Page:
Congregational singing is not a matter of “taste.” Anything we do in corporate worship is about meaning, not preference. In my last post, “Why Singing Hymns the Traditional Way is Better than Singing the Pop Worship Way,” I highlighted some of the practical differences between singing hymns corporately and singing along with a soloist. My friend Sandra made this helpful comment:
“It’s not a matter of ‘taste’ really. I’m not sure why people make that the argument. It’s singing corporately or singing ‘along with.’ Singing corporately is what choirs do. Yes, it’s a little more…rigid in a sense, but that’s because there are a lot of moving parts and participants and that takes some degree of coordination and listening to the people around you and adjusting your singing to fit with the group’s as a whole. Contrast that with singing along with…which is what you do when there’s a soloist or small band/ensemble leading the song and an audience singing along with their performance — whether that be at a concert with the radio in your car, shower, etc.
This video illustrates what I’m talking about. It’s a hockey game with the usual national anthem being sung by a soloist at the beginning and the stadium singing along with it as people do. But then the sound system breaks…the audience switches gears and starts singing the anthem corporately and finishes it *together* and it sounds like a massive choir singing a hymn.
This can’t be done with ‘pop’ CCM type songs or even versions of hymns. You don’t have to ‘like’ that style of music to recognize the difference and the value in the different styles. It’s not about ‘you’ or your preferences. That’s the point, actually. Lex orandi, lex credendi applies to how we sing as well as what we’re singing.”
Yes, how we sing is just as important as what we sing. Liturgy is meant to be done together – that’s a core part of what liturgy means in the first place. As is highlighted quite clearly in the video, singing together is a lot different than singing “along with.”
The argument that worship, especially music in worship, is just a matter of taste is spurious, and it needs to be retired, just like the pop worship trend. The music you enjoy consuming outside of worship is your own business, but those preferences should hold no bearing over what the church does. This is not a difficult concept, but decades of the church catering to people’s entertainment preferences have taught a completely different lesson. That’s why the change needs to begin now. Children need to be taught the difference between music they consume and music for worship.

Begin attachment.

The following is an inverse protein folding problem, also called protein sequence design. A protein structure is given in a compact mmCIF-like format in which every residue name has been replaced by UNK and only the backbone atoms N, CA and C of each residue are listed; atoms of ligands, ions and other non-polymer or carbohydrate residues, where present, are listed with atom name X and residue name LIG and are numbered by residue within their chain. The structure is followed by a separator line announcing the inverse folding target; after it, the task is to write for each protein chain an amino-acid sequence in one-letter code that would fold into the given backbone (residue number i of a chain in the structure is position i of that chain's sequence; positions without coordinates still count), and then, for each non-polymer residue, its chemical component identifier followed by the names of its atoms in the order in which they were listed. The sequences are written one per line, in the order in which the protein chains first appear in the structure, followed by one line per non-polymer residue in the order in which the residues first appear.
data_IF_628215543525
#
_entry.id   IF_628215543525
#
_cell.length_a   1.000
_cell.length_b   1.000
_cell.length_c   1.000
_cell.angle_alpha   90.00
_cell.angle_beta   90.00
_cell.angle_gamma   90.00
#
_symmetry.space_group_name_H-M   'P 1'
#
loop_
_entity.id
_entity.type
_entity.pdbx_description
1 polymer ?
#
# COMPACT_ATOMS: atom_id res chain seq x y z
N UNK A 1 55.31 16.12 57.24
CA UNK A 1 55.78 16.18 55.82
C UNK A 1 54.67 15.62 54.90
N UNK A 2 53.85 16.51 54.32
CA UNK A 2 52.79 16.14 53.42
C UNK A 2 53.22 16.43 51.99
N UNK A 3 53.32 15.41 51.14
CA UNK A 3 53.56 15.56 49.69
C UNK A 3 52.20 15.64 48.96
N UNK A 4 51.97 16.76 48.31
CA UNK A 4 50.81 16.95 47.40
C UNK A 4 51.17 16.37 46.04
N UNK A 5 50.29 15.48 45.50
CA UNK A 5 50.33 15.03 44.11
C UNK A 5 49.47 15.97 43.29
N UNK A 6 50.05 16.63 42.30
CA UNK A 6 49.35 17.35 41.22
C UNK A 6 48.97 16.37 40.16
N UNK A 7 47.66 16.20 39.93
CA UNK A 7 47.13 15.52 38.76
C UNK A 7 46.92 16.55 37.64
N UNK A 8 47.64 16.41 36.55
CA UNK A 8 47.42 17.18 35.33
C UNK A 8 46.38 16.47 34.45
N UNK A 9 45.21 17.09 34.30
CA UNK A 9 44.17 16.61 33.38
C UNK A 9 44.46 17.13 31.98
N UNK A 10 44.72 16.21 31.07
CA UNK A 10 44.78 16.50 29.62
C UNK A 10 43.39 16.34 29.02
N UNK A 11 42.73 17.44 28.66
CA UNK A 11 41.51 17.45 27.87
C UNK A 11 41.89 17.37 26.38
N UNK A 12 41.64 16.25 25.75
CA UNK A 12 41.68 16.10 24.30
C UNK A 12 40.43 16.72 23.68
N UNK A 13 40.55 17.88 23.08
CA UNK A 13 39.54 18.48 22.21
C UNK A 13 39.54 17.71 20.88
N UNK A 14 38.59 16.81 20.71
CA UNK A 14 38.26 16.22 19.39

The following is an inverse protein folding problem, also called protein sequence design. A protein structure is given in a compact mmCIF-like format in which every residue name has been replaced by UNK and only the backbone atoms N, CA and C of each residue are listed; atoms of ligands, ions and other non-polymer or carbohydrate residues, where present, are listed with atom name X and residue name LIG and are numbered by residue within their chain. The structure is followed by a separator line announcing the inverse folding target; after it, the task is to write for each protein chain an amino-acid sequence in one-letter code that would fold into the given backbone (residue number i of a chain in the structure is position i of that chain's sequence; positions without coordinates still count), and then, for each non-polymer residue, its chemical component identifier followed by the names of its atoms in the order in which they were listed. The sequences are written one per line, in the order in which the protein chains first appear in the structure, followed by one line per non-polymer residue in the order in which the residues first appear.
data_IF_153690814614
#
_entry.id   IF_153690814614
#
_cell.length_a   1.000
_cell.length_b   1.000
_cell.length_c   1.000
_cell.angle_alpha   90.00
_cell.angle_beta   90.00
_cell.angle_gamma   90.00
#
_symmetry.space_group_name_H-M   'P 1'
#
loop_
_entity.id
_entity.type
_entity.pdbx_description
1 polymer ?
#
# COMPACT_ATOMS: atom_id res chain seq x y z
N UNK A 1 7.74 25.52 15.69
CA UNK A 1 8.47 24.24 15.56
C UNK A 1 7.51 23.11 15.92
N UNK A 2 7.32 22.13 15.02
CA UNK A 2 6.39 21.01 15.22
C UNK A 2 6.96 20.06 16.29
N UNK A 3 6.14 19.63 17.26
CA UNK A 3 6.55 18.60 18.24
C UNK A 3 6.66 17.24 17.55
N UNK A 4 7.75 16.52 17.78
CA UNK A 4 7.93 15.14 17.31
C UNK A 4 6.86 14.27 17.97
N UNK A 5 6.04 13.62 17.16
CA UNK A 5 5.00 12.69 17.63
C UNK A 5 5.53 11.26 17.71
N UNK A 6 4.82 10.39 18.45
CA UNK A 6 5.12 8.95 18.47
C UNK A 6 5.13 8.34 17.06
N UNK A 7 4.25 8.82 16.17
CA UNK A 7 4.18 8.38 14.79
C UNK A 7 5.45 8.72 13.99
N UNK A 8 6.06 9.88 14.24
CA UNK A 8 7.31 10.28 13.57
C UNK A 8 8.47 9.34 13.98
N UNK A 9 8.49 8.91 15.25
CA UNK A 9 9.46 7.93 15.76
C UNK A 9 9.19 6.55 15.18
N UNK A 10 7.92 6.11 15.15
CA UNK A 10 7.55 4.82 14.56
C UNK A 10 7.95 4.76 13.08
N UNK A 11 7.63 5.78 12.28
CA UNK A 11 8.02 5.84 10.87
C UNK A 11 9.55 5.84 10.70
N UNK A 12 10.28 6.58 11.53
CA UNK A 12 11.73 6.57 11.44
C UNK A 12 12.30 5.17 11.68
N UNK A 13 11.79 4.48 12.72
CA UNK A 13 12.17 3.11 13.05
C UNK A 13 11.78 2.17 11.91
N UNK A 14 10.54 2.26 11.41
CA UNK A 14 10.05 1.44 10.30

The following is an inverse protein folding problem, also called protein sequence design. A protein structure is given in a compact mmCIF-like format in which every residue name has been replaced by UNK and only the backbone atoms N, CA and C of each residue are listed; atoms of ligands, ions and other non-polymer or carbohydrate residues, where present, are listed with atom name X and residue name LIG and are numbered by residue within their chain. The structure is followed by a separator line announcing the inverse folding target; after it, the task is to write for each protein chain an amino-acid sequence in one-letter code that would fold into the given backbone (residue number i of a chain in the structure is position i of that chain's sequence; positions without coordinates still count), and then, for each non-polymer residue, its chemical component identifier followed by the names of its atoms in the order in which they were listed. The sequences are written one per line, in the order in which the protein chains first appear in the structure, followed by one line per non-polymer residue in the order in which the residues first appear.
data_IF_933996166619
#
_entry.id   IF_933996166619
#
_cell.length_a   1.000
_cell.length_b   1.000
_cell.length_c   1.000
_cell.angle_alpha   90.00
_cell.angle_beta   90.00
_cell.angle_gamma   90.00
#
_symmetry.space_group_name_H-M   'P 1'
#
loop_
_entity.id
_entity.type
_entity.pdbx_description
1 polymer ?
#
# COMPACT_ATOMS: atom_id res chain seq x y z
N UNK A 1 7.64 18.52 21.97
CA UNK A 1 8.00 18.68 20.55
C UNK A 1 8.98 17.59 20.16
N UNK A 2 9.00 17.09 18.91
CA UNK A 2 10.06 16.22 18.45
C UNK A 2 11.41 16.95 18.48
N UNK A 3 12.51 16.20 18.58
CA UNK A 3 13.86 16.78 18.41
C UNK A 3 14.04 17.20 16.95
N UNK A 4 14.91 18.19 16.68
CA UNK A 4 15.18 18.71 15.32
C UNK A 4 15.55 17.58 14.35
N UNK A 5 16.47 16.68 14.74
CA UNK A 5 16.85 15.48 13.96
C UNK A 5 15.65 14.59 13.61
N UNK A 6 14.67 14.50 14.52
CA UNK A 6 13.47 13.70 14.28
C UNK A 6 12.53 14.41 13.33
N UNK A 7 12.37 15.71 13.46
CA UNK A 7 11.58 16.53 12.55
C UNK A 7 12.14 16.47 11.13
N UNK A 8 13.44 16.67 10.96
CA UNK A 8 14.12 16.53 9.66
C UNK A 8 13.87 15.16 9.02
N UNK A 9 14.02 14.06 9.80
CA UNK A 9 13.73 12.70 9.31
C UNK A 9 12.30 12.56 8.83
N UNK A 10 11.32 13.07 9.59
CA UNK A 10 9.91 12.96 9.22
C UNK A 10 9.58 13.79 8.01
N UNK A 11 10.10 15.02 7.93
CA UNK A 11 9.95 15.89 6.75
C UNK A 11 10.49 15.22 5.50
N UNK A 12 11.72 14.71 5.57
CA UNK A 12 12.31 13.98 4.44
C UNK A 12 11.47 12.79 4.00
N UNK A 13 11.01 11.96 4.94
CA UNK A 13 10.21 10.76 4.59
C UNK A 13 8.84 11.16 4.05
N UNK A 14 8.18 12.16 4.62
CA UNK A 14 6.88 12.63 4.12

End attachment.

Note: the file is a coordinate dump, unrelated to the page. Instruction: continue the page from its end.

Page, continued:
Incidentally, Sandra works for a Lutheran organization, Higher Things, that is doing just that. From their website:
Higher Things® is unique because its primary goal is to deliver the Gospel to Lutheran young people without either “dumbing down” our doctrine and theology or relying heavily on entertainment to keep their attention. Higher Things® doesn’t seek to manufacture a “wow” factor. Our goal is simply to deliver Christ and Him crucified to young people, emphasizing the Theology of the Cross as opposed to a Theology of Glory. Higher Things® believes sincerely that Lutheran youth actually want to be Lutheran. Therefore, we are intentionally catechetical in nature and unashamedly committed to centering our activities around Christ Jesus as He comes to us in His Word and Sacrament.
While they may not be trying to manufacture a “wow” factor, videos of the singing at their conferences is quite compelling:
This is what real congregational singing sounds like, God’s covenant people joining together in one voice to sing their faith, without relying on phonied-up excitement or a cloak of cultural relevance.
May our churches recover this kind of singing, and the faith it represents.